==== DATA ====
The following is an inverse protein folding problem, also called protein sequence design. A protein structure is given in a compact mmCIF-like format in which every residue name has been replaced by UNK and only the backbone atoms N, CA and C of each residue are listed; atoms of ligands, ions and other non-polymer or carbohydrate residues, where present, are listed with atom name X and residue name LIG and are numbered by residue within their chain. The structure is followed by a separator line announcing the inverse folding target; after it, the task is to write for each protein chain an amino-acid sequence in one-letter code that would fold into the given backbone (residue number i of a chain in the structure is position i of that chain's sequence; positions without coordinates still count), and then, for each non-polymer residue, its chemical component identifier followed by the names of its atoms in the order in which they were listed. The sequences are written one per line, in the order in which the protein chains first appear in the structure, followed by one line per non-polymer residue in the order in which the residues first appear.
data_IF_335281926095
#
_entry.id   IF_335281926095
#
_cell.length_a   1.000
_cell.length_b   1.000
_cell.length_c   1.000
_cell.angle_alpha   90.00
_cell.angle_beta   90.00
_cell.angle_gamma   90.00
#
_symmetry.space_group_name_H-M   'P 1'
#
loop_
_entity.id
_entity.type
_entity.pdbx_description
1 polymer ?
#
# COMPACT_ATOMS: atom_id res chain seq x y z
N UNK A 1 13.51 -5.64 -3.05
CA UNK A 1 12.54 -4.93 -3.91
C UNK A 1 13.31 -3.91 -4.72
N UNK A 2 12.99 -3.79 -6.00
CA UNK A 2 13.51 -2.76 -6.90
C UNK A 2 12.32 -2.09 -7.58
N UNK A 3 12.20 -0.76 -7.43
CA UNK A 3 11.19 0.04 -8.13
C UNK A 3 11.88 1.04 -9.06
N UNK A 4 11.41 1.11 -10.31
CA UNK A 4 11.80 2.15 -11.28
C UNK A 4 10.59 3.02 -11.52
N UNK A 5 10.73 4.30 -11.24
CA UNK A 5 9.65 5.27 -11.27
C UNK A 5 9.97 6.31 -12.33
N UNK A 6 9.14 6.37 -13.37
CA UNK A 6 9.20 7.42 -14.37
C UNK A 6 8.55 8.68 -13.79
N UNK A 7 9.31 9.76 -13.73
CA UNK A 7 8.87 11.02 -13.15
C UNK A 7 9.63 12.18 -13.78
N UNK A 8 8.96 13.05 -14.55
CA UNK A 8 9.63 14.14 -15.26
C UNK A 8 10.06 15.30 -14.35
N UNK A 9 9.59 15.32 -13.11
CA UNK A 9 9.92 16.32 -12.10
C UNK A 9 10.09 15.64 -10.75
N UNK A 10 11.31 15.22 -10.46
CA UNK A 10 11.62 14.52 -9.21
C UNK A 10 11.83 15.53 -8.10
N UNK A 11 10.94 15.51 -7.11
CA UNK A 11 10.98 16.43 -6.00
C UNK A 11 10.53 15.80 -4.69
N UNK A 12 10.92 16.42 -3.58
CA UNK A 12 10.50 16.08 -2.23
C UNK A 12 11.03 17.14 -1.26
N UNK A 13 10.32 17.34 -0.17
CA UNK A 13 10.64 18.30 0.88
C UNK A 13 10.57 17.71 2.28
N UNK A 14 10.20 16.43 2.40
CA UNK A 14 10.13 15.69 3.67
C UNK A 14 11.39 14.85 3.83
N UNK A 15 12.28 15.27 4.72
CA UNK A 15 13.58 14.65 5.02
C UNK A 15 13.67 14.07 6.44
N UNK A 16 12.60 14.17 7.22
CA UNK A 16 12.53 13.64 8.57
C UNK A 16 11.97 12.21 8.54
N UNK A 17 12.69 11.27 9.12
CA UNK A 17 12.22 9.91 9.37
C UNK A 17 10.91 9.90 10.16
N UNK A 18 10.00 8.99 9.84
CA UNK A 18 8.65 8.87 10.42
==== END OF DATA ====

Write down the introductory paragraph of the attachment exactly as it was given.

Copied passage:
The following is an inverse protein folding problem, also called protein sequence design. A protein structure is given in a compact mmCIF-like format in which every residue name has been replaced by UNK and only the backbone atoms N, CA and C of each residue are listed; atoms of ligands, ions and other non-polymer or carbohydrate residues, where present, are listed with atom name X and residue name LIG and are numbered by residue within their chain. The structure is followed by a separator line announcing the inverse folding target; after it, the task is to write for each protein chain an amino-acid sequence in one-letter code that would fold into the given backbone (residue number i of a chain in the structure is position i of that chain's sequence; positions without coordinates still count), and then, for each non-polymer residue, its chemical component identifier followed by the names of its atoms in the order in which they were listed. The sequences are written one per line, in the order in which the protein chains first appear in the structure, followed by one line per non-polymer residue in the order in which the residues first appear.